North by Northeast


Clean Out Your Storm Drains Now, Please.
19 December, 2008, 9:18 am
Filed under: General | Tags:

I’ve said it before and I’ll say it again. If you have a storm drain in front of your house, clean the debris our of it before this snow hits. This will eventually melt, and then our streets will be flooded. But, if everyone takes five minutes to clean out their drain… no floods.

Thanks!

Advertisements


Too many personal blogs?
2 November, 2008, 6:51 pm
Filed under: General

Folks, I have four blogs, two of which are “catch all” anything-I-want-to-post blogs. Those two would be this one and my Tumblr blog.

This seems a little ridiculous. I first started the Tumblr blog as an experiment on several levels: to see the interface (love it), to assess Tumblr for Amanda’s usage (she now uses it and likes it), to test Disqus as a comment plug in (worked there, works on Amanda’s), and to try out moblogging (pretty neat).

So it turns out that pretty much everything I need for a personal blog is on Tumblr, since I’m just looking to keep it simple there, and I have other blogs for “pro-level” blogging and customizations (whatever it means).

Should I stop posting here and move my longer text posts to Tumblr? I’ve thought about integrating my Tumblr blog onto my personal domain (briandigital.com) because that looks simpler than any other system.

Can I get an opinion from you, one of the (at least) six of you that read this blog on occasion?

Many thanks!



3 Blog Ideas
11 October, 2008, 11:41 pm
Filed under: General
  • The fine print on common TV ads that tell you something asinine.
  • Photoblog: screen caps of silly things (usually facial expressions) caught when pausing your TiVo
  • A blog that just lists ideas for other blogs


Putin’s Take on the Georgian Conflict
14 September, 2008, 8:05 pm
Filed under: General

This is a fascinating interview with Russian Prime Minister Vladimir Putin and CNN, where Mr. Putin suggests that the United States may have pushed Georgia to begin the conflict in South Ossetia, and possibly to benefit the U.S. Presidential bid of John McCain.

CNN’s Matthew Chance interviews Russian Prime Minister Vladimir Putin.

I’m not making this stuff up. If Putin is (and frankly, let’s remember he was in the KGB) it still makes for interesting reading.

Also, Mr. Putin gives us some historical background on the region, and offers some thoughts on other international issues, from Kosovo, to Iran, North Korea and even agricultural trade between the US and Russia.



Foreign Policy and the Candidates
30 August, 2008, 3:29 pm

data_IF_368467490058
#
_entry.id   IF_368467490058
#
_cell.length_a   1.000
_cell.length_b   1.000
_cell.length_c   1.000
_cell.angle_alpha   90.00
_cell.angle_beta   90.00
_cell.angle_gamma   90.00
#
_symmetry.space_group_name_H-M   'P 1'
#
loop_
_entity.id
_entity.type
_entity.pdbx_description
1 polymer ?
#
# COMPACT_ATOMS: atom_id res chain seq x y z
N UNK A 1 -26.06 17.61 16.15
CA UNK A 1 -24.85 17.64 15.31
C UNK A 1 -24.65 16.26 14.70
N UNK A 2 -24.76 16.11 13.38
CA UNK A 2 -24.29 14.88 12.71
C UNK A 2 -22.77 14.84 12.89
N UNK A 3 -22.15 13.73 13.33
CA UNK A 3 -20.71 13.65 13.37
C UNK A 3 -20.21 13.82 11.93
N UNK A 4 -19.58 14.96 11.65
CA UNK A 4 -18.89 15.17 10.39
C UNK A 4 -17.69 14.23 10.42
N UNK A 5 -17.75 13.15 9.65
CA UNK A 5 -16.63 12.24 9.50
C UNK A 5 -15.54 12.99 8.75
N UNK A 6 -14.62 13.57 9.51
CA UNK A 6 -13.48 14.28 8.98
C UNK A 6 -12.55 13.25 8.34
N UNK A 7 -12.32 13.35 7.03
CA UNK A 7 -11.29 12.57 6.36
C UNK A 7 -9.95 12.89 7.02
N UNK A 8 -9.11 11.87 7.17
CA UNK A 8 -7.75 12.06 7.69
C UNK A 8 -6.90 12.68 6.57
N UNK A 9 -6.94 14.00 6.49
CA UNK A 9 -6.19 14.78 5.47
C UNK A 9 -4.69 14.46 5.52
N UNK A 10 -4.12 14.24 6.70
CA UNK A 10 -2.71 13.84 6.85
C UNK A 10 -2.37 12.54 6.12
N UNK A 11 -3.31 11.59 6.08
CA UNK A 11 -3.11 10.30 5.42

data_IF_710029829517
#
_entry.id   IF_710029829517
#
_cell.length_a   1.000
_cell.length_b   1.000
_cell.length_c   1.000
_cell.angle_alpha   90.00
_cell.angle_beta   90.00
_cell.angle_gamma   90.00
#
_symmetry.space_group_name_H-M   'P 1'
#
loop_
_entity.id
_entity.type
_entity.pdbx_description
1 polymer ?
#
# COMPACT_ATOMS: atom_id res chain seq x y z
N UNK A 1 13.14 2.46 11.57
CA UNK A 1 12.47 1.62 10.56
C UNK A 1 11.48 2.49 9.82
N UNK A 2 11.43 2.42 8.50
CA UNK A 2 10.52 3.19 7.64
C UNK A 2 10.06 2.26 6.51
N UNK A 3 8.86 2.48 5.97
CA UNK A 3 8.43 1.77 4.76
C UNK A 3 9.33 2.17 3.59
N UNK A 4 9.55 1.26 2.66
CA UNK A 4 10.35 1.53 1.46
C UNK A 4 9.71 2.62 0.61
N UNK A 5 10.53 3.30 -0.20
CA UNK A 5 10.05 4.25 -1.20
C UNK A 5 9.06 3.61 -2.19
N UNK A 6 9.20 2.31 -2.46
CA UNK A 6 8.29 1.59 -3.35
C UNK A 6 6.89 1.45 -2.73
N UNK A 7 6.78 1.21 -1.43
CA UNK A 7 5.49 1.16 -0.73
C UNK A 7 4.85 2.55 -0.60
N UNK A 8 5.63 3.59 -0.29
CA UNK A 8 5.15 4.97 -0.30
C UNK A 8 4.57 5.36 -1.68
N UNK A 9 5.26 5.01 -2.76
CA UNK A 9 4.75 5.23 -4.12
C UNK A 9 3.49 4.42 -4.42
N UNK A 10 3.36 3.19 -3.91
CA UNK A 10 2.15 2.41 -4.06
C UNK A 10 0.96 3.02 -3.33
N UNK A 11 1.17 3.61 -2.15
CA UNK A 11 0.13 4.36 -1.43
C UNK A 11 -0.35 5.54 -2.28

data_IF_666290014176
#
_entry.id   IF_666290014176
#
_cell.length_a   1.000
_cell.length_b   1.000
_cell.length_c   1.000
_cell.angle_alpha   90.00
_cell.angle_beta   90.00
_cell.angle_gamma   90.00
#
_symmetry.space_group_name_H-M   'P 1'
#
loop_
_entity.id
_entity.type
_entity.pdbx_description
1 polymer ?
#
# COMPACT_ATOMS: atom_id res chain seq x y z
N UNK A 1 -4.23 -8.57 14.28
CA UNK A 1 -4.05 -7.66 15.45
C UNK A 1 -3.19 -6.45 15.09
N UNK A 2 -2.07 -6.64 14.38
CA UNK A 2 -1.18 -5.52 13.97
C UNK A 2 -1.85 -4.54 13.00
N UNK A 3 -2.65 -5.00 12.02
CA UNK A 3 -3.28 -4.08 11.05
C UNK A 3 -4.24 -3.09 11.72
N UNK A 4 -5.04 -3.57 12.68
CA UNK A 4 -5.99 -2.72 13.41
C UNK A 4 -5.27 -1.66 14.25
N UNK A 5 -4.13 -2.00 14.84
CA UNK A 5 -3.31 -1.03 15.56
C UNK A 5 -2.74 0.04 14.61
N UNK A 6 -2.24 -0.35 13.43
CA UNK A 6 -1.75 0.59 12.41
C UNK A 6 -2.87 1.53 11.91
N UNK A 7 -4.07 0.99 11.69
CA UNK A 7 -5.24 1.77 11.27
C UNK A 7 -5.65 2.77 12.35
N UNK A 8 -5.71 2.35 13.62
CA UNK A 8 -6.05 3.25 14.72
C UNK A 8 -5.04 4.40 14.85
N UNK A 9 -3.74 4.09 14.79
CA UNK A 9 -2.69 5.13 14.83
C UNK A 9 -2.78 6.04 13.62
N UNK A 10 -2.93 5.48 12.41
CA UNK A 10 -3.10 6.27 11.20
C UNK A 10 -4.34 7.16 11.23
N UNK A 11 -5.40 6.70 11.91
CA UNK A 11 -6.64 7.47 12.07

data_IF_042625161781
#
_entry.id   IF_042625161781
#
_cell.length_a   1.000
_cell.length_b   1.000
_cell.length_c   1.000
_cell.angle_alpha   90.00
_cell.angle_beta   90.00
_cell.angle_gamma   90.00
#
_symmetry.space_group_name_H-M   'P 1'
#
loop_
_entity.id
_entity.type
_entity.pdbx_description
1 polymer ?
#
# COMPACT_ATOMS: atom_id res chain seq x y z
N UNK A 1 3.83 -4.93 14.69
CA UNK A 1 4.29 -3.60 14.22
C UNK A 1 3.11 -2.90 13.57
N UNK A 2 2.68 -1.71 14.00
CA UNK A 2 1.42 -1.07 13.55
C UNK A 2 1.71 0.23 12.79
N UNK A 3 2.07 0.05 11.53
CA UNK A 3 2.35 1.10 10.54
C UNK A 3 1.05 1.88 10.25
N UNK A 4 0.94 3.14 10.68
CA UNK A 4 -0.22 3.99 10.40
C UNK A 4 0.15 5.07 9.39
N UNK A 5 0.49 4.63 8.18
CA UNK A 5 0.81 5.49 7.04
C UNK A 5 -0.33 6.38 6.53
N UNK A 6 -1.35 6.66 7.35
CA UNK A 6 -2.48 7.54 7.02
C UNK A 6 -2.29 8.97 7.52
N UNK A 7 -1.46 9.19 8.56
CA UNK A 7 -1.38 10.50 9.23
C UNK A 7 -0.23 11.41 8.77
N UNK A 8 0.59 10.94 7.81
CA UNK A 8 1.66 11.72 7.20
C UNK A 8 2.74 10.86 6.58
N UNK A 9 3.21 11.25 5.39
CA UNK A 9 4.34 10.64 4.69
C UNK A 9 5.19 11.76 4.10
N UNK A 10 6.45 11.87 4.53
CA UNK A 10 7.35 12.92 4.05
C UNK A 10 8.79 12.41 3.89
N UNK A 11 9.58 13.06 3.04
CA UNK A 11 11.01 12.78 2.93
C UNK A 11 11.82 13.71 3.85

Filed under: General

The Editor of the Jerusalem Post has interviewed Bush, McCain and Obama on the US’s stance on Israeli issues.

In this piece, he compares his impressions of the three men, their cadre and in the second part he shares his most recent interview with Barack Obama, where he drilled the Senator on the intricate details of Israeli internal and external affairs. A very revealing interview, which may shed light on whether Obama will make for a capable leader on international affairs.



What Can You Do with Your Life?
27 July, 2008, 10:57 pm
Filed under: General

Something has really had my head turning the last few days. I have a childhood friend whom I haven’t seen for a little while. We grew up together, probably about a mile down the road from one another. I was a year older, but we did many things together. He was on my Little League team, he played in my section in school band, he taught me how to drive a standard transmission, and we took our dates to the prom together one year. Smart enough guy, nice guy, you know just an average guy.

Sadly, we didn’t stay in contact so much when I went off to college. I stayed in-state, but when he went the next year, he went off to the midwest. We saw each other occasionally on breaks, for the first few years at least. The occasional email or IM would be exchanged. We found each other on Facebook in the last year. I learned he was still involved in rowing, which he started in high school. We lived in the type of town that actually had a crew team…

Boring enough story for you? Well, let me jump to the extraordinary part. He’s traveling to China in August. Going to the Olympics—As a member of the U.S. Olympic Rowing Team. This is a guy who was, no offense, never picked first for any sport. He was a decent athlete. Played on a handful of school teams. I was pretty impressed when I found out he was rowing for a Division III college. I wasn’t surprised, I figured he definitely was talented enough for that. But somewhere about the time that we started losing touch, Andrew was apparently really dedicating himself to rowing.